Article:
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A Book Too Dangerous To Assign?

By: Julia Eklund Koza | Date: May 17, 2024 | Tags: Higher Education, Author Post
A Book Too Dangerous To Assign?

This guest post is by Julia Eklund Koza, author of "Destined to Fail": Carl Seashore’s World of Eugenics, Psychology, Education, and Music, which is available in hardcover and ebook. “Destined to Fail” was named the Winner of the 2022 Outstanding Book of the Year Award in Division B: Curriculum Studies by the American Educational Research Association (AERA). Because of the book’s timeliness (especially Chapter 10, as the author notes), the entire book will be available free-to-read for the rest of 2024.

“It would be too dangerous to assign Chapter 10 on this campus.” These were the words of the full professor who had invited me to talk to graduate students at a major research university about my award-winning book “Destined to Fail”: Carl Seashore’s World of Eugenics, Psychology, Education, and Music. The hosting professor had asked me which chapters students should read in advance. I had recommended Chapter 10, “Resemblances,” in which I map out connections between past and present that illustrate the continuing influence of eugenics. For example, I document connections between eugenicists of a century ago and some supporters of Donald Trump, members of his administration, and then-president Trump, himself. I had worked eighteen years on the book, never dreaming at the outset that my historical research on a long-dead psychologist who had profoundly influenced music education would lead me to the doorstep of a sitting president. But it did. A historian of eugenics told me I was brave and said that decades earlier, he had received death threats. Concerned that the alt-right might weaponize even small inaccuracies, I carefully documented my claims and meticulously fact-checked my sources. I had written about hot topics my whole career, but the host’s remark prompted me to consider the possibility that for the first time, my work might end up on a banned book list.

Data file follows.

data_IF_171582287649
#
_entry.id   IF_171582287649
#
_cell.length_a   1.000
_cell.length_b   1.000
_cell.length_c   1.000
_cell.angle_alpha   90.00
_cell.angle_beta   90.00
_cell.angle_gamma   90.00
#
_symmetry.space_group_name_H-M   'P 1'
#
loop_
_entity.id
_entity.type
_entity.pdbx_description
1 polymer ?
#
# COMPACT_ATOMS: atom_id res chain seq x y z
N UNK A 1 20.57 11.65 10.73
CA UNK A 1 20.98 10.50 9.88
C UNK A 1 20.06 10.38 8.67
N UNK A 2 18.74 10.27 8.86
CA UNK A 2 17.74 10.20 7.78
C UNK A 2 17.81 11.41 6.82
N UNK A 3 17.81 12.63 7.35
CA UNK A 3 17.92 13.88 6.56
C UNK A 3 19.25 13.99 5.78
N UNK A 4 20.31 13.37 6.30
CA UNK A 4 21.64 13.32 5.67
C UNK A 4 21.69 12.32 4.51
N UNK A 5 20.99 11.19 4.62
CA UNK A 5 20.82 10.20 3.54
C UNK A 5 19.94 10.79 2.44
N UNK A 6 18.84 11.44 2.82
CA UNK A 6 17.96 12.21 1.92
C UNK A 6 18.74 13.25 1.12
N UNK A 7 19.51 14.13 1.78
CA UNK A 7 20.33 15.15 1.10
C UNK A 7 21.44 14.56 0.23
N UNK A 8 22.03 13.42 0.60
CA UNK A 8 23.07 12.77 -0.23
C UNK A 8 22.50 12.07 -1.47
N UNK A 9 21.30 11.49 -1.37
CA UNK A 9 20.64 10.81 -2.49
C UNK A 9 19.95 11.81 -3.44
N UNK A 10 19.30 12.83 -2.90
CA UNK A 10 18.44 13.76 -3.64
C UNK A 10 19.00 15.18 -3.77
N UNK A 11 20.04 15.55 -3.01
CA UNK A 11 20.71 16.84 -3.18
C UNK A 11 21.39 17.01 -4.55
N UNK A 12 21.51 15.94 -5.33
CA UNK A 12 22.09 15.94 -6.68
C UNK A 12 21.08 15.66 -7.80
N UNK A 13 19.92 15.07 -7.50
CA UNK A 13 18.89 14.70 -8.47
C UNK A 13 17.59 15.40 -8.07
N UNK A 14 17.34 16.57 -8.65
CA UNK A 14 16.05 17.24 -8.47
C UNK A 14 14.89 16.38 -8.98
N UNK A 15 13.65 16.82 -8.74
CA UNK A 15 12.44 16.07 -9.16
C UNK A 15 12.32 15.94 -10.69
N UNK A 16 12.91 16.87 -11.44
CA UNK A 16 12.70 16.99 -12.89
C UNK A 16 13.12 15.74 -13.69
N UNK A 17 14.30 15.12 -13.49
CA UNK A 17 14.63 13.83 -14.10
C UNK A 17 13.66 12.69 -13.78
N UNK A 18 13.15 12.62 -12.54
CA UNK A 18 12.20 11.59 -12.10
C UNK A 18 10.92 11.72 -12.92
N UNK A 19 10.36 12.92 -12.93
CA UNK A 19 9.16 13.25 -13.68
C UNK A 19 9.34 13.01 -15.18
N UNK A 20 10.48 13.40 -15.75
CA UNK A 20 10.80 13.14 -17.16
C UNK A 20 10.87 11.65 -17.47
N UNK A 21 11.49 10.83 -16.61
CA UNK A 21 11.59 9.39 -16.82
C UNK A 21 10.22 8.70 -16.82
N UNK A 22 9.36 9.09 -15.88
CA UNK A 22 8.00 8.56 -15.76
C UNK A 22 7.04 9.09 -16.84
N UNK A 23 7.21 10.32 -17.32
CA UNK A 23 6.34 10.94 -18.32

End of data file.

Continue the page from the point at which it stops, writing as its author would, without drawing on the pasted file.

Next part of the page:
The hosting professor was concerned about students’ safety in the wake of troubling recent incidents on that campus. I respect my host and appreciate this concern, especially given the political polarization and pervasive climate of fear in the US today. I know that knowledge can be dangerous. I recognize that attempts to create a more just nation are under siege and that speaking truth to power can have brutal consequences. However, at a time when a powerful, vocal, right-wing minority in the US wants students to be taught history that is incomplete and not evidence based, we who oppose this should emphatically stress that promulgating falsehoods and suppressing or omitting critical information have universally harmful effects.

First, there is the matter of lying. In 1894, Frederick Douglass said, “In old times when it was asked, ‘How can we abolish slavery?’ the answer was ‘Quit stealing.’ The same is the solution of the Race problem to-day.” Adding to his line of thought, I argue that in 2024, one way to abolish racial injustice in the US is for white people to quit lying. (I reject the term “disinformation” because it prettifies lies.) When people testify in court, they swear to “tell the truth, the whole truth, and nothing but the truth.” Historians and teachers of history are testifiers and should be held to a similarly high standard. I am far from the first person to note that the version of history students are commonly taught tends to be riddled with inaccuracies. But when inaccuracies are knowingly promulgated, they become lies. In 2024, using lack of knowledge as an excuse is disingenuous; the brutal racism that has shaped US policies, practices, and attitudes for centuries is well documented, including in my book.